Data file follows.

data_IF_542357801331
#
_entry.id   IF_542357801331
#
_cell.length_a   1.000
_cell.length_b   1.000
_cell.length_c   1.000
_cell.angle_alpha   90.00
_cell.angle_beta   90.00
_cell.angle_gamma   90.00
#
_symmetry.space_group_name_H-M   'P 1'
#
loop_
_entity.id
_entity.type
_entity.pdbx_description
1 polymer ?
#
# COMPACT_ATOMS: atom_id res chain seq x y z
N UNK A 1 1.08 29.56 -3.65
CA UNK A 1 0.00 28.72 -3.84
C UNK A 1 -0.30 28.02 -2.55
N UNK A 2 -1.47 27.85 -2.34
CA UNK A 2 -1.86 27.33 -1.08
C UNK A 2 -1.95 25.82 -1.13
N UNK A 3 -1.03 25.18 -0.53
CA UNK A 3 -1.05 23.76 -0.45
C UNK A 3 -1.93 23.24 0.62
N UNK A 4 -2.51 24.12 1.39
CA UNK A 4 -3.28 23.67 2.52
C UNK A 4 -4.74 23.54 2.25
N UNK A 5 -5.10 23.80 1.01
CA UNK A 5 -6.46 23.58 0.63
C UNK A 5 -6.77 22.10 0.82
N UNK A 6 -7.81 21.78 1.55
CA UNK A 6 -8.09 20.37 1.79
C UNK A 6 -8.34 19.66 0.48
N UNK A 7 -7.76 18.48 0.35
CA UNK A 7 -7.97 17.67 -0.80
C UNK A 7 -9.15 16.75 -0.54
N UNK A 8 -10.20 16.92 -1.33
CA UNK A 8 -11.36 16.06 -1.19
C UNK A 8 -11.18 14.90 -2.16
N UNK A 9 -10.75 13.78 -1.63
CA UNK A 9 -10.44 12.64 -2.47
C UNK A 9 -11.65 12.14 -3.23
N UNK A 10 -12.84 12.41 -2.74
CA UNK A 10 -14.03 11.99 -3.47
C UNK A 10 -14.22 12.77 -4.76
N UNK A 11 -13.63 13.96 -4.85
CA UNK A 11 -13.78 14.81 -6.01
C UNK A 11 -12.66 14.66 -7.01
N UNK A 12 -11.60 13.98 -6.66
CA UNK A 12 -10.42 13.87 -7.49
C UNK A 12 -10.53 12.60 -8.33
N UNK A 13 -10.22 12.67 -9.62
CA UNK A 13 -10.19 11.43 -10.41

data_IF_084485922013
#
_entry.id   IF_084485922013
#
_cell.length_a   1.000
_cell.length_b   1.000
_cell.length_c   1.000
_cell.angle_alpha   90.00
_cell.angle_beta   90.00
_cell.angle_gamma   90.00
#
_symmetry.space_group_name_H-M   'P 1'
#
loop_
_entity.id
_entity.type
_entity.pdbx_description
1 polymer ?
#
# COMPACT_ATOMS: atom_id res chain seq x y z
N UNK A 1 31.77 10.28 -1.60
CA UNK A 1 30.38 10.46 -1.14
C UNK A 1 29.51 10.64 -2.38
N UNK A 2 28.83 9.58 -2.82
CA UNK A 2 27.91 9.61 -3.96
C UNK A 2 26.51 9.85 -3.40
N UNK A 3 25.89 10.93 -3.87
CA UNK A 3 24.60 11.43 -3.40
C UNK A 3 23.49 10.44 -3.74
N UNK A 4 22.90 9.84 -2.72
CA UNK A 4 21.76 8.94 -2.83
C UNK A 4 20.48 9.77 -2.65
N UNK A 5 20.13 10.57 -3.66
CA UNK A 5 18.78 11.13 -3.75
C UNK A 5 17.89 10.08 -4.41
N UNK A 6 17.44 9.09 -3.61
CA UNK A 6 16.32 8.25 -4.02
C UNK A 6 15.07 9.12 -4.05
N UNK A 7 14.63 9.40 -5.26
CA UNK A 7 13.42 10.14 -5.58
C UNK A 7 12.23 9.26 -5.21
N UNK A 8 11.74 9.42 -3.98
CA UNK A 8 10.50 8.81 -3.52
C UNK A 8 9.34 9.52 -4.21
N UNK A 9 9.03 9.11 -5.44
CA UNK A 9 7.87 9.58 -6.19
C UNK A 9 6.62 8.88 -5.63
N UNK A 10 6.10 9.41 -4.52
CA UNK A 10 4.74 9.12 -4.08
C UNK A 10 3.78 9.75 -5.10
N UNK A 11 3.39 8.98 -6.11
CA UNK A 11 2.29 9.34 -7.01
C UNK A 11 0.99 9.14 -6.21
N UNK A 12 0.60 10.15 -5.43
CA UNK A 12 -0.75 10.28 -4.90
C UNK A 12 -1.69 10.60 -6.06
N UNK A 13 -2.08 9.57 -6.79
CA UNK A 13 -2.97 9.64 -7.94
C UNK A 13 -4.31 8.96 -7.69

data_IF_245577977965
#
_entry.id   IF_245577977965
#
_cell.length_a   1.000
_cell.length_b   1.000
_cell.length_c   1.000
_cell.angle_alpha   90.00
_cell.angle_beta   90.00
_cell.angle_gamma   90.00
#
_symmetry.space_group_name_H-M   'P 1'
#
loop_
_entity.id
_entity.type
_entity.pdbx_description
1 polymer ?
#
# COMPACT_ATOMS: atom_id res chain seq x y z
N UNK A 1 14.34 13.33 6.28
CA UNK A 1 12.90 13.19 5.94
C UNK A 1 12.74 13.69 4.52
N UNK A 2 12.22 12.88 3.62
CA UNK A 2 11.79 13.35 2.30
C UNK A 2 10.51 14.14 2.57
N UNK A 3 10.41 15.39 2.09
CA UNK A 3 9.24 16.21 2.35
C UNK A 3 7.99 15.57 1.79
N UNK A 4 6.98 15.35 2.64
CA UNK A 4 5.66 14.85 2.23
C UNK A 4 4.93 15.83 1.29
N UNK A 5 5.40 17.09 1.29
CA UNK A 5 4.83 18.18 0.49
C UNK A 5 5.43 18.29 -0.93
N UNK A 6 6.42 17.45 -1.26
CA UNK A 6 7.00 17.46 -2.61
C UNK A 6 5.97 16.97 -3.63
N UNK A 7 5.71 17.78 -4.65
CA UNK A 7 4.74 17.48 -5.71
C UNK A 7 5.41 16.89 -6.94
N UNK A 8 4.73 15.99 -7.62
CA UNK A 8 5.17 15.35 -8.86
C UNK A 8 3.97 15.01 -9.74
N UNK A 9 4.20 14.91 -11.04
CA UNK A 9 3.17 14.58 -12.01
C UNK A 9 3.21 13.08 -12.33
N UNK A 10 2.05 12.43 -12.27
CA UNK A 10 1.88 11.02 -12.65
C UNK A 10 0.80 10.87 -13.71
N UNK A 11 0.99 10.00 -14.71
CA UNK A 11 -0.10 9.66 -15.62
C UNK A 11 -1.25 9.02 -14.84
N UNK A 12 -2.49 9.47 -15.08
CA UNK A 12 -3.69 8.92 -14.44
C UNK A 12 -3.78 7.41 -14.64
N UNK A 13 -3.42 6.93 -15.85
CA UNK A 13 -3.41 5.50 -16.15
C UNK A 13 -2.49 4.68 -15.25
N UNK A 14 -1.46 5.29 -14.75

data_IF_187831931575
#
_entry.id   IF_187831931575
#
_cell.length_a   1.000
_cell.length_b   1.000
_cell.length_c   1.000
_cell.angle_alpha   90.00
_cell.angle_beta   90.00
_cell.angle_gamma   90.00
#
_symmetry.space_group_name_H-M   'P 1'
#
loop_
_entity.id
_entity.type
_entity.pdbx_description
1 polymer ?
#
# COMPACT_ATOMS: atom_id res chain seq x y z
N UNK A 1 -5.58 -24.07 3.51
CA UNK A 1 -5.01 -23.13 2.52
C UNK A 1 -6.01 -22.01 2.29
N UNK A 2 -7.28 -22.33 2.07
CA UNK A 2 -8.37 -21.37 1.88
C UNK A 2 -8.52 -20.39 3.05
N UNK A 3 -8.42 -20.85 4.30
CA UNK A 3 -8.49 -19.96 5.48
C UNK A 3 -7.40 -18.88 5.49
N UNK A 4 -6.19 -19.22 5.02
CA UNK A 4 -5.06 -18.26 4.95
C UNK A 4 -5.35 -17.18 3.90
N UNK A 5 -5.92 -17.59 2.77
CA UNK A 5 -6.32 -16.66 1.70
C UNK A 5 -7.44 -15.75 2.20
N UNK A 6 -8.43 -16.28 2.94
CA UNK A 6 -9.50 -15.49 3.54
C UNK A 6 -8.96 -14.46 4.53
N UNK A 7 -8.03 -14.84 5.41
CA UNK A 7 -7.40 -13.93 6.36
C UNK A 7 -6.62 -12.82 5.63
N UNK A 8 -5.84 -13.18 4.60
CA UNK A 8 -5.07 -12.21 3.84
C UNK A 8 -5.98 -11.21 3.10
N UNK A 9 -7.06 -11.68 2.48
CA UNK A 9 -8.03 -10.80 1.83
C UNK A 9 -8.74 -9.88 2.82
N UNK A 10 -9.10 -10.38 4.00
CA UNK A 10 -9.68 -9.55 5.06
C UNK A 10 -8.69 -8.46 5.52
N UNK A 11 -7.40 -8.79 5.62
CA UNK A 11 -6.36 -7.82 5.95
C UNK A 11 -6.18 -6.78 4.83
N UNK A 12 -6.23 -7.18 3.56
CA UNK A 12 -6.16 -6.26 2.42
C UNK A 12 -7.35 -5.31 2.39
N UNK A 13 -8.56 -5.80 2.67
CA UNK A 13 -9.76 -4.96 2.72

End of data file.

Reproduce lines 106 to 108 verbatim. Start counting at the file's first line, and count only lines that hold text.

N UNK A 10 6.10 9.41 -4.52
CA UNK A 10 4.74 9.12 -4.08
C UNK A 10 3.78 9.75 -5.10